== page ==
For stage three of the scoping review, two research team members (TG and CB) independently screened all titles and abstracts of every study identified in the electronic search. We included all relevant articles published in English or French that described employment services for young adults with mental illness. In addition, we limited our search to human subjects and studies with young adults under 30 years old. The main qualifications that determined if studies were included in the relevant tables were: (1) the population was in the young adult age range of 15–29 years, (2) the population had a mental illness diagnosis and (3) the study had a primary focus on attaining employment. If all three of these criteria were addressed, the barriers and facilitators in the study were then examined and extracted. Country of origin and study format did not have any influence on determining relevance to this scoping review. We did not screen for methodology or levels of evidence.

In order to chart the data, we synthesised the studies and sorted each study according to key themes and ‘barriers and facilitators to employment’. Barriers and facilitators were sorted according to how they were specified in the article. If no such specification was available, three content experts (SB, LH, GL) with over 10 years of clinical experience were consulted to determine what category the theme should be placed. We charted data based on author, year of publication, study location, study type, intervention (if applicable), study population and key results (barriers and facilitators to employment).

Finally, we synthesised and sorted data according to key issues and themes to present a narrative account of the existing literature.48 Themes were categorised broadly. All team members reviewed the themes, and consensus was reviewed for the label of each theme. The main purpose of this scoping review was to identify the breadth of literature in this area of study, and whether there are any gaps in service identified within the subject matter. As a result, we did not complete an assessment of the quality of evidence, nor did we determine whether particular studies provide robust or generalisable findings.48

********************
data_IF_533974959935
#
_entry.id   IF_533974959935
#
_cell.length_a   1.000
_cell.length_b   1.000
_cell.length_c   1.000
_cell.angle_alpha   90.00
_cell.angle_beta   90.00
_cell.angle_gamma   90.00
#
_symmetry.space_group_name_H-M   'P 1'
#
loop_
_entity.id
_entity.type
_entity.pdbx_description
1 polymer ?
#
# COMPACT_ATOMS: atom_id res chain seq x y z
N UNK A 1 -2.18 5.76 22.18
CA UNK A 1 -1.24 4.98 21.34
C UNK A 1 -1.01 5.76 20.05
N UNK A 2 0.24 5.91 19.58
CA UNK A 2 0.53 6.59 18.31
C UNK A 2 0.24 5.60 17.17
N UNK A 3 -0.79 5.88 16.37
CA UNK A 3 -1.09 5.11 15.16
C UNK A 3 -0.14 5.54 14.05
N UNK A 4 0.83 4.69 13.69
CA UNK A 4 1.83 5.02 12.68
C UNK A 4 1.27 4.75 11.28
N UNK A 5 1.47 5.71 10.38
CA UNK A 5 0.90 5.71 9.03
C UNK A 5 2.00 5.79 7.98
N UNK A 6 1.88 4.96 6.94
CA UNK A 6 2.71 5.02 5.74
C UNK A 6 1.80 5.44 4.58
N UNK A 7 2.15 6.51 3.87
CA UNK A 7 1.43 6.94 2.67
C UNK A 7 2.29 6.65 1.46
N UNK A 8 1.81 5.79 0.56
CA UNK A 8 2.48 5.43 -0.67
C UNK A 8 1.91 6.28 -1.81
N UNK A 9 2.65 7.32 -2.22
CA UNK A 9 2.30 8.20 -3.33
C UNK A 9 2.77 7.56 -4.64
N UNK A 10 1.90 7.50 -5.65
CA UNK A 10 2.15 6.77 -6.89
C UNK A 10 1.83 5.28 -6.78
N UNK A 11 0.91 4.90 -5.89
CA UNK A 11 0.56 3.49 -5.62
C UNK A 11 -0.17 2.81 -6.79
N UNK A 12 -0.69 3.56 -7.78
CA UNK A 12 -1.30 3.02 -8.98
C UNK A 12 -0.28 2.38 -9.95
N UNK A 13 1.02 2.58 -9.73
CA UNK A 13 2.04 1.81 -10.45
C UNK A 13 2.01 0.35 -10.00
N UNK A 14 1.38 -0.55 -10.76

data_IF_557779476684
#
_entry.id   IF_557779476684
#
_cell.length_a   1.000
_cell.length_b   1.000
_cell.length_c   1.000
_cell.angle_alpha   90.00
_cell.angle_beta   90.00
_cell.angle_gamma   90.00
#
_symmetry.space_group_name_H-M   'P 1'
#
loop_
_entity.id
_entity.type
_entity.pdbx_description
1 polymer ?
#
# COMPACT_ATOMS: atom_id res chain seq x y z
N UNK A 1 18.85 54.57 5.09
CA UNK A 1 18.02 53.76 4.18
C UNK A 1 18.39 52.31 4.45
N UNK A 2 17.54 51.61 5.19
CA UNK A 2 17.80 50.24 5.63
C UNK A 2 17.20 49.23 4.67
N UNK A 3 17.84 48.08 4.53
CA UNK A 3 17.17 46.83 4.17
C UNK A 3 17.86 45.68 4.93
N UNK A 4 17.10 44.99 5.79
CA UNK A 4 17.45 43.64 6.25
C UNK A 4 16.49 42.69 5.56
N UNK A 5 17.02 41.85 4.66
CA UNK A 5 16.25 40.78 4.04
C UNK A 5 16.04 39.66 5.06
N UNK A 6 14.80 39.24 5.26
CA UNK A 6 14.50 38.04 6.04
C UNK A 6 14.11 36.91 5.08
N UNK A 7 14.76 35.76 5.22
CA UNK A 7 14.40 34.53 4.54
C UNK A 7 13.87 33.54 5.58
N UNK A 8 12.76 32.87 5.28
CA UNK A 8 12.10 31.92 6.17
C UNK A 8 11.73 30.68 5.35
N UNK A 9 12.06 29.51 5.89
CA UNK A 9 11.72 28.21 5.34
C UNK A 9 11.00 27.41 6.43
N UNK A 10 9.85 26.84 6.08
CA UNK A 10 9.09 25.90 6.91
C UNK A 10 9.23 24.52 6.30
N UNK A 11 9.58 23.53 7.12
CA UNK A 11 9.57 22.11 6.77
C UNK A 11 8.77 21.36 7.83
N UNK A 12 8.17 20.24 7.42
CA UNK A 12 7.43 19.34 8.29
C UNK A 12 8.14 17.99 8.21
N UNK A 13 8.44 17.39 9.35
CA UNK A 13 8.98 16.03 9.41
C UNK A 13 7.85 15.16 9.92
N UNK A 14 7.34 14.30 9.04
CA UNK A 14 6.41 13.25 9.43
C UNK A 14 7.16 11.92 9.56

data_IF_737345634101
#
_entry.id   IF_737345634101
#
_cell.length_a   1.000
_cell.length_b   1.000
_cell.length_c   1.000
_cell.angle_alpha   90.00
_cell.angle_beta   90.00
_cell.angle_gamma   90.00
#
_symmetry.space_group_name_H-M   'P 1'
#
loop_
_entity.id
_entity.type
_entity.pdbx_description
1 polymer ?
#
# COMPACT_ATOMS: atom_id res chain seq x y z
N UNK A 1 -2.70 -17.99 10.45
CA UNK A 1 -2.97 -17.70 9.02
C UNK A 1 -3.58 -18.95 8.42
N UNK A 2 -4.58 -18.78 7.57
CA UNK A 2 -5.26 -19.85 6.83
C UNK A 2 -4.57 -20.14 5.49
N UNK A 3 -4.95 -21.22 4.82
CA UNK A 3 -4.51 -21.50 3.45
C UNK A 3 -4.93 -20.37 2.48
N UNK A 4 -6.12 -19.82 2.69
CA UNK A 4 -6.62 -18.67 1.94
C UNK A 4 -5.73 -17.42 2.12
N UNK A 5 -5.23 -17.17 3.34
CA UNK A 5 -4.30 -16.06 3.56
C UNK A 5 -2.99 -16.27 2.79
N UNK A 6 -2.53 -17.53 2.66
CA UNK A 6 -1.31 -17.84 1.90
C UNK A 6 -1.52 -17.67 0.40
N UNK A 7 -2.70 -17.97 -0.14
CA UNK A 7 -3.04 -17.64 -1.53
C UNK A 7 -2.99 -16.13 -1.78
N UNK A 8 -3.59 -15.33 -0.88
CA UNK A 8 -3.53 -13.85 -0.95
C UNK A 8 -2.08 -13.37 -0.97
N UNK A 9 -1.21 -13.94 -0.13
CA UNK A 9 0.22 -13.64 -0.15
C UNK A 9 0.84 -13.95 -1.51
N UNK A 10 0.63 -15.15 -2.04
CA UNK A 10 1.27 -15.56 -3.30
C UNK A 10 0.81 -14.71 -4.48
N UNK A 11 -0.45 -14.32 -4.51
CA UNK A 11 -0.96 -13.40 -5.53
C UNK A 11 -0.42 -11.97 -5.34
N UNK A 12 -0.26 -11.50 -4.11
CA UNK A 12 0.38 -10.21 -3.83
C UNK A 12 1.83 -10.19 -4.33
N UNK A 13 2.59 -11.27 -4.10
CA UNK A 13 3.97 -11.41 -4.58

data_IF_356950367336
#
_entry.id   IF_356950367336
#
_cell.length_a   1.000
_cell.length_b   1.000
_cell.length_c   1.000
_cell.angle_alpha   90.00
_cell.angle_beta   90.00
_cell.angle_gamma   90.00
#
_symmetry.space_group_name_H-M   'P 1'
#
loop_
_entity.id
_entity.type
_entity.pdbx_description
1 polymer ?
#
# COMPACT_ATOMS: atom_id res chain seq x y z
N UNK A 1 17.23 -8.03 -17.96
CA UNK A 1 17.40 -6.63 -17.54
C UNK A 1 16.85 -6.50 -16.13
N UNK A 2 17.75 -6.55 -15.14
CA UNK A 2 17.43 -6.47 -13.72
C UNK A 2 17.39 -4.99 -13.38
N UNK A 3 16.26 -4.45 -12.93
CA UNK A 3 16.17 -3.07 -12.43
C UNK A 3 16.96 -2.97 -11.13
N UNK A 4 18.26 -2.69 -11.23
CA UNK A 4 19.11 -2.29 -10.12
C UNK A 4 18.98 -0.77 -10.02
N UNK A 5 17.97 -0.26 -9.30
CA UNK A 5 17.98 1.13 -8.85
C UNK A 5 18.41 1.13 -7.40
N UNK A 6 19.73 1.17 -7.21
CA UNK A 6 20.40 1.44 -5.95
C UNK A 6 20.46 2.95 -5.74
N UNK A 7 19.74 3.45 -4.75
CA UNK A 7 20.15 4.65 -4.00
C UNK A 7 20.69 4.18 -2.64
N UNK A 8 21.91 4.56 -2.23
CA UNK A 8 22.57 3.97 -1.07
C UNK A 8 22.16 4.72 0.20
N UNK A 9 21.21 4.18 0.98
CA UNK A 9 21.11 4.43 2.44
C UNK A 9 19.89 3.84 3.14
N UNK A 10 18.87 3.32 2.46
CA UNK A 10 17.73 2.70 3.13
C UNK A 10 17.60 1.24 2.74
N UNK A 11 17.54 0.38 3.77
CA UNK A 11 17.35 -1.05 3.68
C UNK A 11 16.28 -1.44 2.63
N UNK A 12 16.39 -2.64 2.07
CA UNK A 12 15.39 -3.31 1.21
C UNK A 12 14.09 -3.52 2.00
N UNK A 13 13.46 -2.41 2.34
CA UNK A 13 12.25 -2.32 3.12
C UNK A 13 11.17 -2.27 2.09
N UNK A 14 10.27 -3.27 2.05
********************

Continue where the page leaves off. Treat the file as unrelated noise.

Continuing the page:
Patient and public involvement

This study is related to a prospective study currently under way that is examining the experiences of young adults participating in employment interventions (study Principal Investigator: SPB). The research question and data extraction variables for this study were informed by young adults participating in an existing employment programme in Vancouver, Canada. Two focus groups of eight youth, age 19–29, were invited to participate. Participants were recruited through a youth health centre in Vancouver called Foundry (, and the surrounding community. Results of this study will be presented to these participants (November 2018) in a modified world-café format. A 1-page summary of this project will also be developed and disseminated to the Foundry centres in British Columbia (n=7) and targeted policy and health services decision-makers.